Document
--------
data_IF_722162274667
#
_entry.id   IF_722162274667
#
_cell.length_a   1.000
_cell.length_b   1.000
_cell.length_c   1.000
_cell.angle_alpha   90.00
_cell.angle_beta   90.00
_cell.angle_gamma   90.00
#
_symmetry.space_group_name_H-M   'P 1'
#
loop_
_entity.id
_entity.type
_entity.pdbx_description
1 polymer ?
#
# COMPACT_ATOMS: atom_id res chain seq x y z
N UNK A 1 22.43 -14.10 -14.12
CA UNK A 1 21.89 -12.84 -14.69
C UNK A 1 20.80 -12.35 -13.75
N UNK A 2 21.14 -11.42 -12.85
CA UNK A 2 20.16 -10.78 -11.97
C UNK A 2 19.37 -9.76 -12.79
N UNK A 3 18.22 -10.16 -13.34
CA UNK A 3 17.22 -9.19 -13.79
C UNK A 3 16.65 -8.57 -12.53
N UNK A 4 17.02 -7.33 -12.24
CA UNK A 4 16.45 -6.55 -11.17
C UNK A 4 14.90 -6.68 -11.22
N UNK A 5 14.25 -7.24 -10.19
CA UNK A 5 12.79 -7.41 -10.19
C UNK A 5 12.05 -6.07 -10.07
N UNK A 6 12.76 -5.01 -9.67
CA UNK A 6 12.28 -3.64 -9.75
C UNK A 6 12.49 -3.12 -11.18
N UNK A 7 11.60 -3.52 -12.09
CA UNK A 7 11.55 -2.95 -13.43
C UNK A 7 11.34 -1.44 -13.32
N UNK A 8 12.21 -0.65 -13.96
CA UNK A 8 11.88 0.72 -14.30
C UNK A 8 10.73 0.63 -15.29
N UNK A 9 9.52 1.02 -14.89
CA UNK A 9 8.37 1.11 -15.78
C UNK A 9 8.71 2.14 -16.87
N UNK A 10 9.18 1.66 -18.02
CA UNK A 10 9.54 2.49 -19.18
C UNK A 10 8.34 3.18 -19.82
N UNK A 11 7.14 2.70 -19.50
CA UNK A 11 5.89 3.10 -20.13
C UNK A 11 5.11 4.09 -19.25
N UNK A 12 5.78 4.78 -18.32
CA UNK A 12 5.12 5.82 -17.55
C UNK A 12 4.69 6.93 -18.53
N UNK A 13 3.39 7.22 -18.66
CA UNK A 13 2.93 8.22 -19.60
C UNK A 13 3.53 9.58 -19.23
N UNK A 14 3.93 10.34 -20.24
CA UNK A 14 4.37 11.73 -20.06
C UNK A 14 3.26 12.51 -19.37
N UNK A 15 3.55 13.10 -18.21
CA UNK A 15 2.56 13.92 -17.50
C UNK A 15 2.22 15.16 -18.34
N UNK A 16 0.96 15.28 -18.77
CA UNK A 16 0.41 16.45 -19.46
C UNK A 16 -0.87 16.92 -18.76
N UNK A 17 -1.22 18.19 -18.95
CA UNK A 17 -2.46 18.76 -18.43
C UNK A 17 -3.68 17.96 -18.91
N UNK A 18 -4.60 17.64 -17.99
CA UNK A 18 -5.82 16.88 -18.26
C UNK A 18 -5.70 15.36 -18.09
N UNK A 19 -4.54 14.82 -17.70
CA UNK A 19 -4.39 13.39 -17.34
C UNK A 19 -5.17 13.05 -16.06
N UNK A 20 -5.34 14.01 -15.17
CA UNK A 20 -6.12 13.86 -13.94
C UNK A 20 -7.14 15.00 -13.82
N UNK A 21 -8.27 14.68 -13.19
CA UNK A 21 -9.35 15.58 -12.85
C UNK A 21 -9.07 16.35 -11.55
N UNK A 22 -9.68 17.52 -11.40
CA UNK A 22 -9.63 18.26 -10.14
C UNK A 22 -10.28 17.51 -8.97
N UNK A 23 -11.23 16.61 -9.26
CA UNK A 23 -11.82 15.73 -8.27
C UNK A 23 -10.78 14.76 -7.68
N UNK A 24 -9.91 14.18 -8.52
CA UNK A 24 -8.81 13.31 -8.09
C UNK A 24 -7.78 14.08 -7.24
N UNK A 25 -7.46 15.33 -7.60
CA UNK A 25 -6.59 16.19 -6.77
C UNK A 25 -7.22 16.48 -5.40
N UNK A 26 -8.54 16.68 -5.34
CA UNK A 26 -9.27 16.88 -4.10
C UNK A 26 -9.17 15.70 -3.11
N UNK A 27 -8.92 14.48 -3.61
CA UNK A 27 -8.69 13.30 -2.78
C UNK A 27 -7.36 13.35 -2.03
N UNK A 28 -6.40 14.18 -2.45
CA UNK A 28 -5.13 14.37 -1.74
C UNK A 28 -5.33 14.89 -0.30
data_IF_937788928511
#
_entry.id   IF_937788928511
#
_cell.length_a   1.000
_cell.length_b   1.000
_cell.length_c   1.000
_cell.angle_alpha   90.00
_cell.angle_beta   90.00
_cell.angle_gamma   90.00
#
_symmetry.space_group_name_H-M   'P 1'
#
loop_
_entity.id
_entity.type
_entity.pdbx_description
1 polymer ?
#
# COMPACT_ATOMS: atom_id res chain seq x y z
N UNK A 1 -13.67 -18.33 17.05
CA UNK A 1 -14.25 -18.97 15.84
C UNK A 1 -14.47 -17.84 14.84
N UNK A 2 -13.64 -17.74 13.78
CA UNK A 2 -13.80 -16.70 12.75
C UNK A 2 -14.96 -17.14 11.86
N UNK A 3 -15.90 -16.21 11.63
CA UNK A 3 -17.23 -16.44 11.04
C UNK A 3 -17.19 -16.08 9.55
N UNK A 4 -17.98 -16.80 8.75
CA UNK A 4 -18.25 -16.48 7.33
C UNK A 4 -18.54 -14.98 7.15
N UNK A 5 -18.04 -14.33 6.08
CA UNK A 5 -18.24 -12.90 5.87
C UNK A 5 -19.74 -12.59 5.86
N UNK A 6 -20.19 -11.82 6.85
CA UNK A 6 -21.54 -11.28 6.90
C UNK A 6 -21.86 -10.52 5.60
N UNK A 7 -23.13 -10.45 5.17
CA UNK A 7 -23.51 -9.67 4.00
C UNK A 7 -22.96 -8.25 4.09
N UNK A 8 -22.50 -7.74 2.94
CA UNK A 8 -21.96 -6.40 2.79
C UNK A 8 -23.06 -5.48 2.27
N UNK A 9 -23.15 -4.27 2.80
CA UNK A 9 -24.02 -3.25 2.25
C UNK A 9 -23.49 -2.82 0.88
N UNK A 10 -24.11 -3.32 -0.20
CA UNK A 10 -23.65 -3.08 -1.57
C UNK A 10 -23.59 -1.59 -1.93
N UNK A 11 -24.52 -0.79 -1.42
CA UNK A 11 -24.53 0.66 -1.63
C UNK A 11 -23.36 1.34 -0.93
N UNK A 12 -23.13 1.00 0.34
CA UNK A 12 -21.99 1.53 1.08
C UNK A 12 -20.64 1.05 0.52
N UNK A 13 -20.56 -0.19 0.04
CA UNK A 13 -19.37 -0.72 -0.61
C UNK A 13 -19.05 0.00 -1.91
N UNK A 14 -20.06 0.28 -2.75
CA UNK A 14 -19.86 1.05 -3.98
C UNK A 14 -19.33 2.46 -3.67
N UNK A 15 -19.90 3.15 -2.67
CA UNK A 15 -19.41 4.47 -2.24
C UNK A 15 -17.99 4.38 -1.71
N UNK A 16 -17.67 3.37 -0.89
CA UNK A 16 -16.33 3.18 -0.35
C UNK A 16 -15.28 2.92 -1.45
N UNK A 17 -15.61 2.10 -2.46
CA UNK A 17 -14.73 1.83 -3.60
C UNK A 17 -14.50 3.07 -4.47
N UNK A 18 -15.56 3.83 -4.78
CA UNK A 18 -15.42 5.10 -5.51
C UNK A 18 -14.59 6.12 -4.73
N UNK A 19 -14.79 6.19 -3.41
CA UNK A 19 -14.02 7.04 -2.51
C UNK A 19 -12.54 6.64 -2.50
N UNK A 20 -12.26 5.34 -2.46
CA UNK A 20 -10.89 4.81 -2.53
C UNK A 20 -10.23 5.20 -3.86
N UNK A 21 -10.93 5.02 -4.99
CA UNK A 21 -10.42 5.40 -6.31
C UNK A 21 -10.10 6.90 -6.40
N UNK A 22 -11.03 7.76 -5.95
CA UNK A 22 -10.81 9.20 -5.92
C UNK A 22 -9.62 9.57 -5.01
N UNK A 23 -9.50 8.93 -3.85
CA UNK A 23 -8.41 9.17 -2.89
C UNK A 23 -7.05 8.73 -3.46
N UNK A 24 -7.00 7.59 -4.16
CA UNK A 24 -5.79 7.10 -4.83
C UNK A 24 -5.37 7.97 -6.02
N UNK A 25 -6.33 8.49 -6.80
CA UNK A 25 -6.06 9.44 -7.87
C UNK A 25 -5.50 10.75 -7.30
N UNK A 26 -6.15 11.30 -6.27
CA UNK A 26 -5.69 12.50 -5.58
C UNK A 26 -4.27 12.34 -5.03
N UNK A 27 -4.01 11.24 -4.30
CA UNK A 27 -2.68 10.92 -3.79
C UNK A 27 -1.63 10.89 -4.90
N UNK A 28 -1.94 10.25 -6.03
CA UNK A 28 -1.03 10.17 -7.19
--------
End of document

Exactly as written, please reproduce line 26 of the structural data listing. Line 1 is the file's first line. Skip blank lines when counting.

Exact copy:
C UNK A 2 19.37 -9.76 -12.79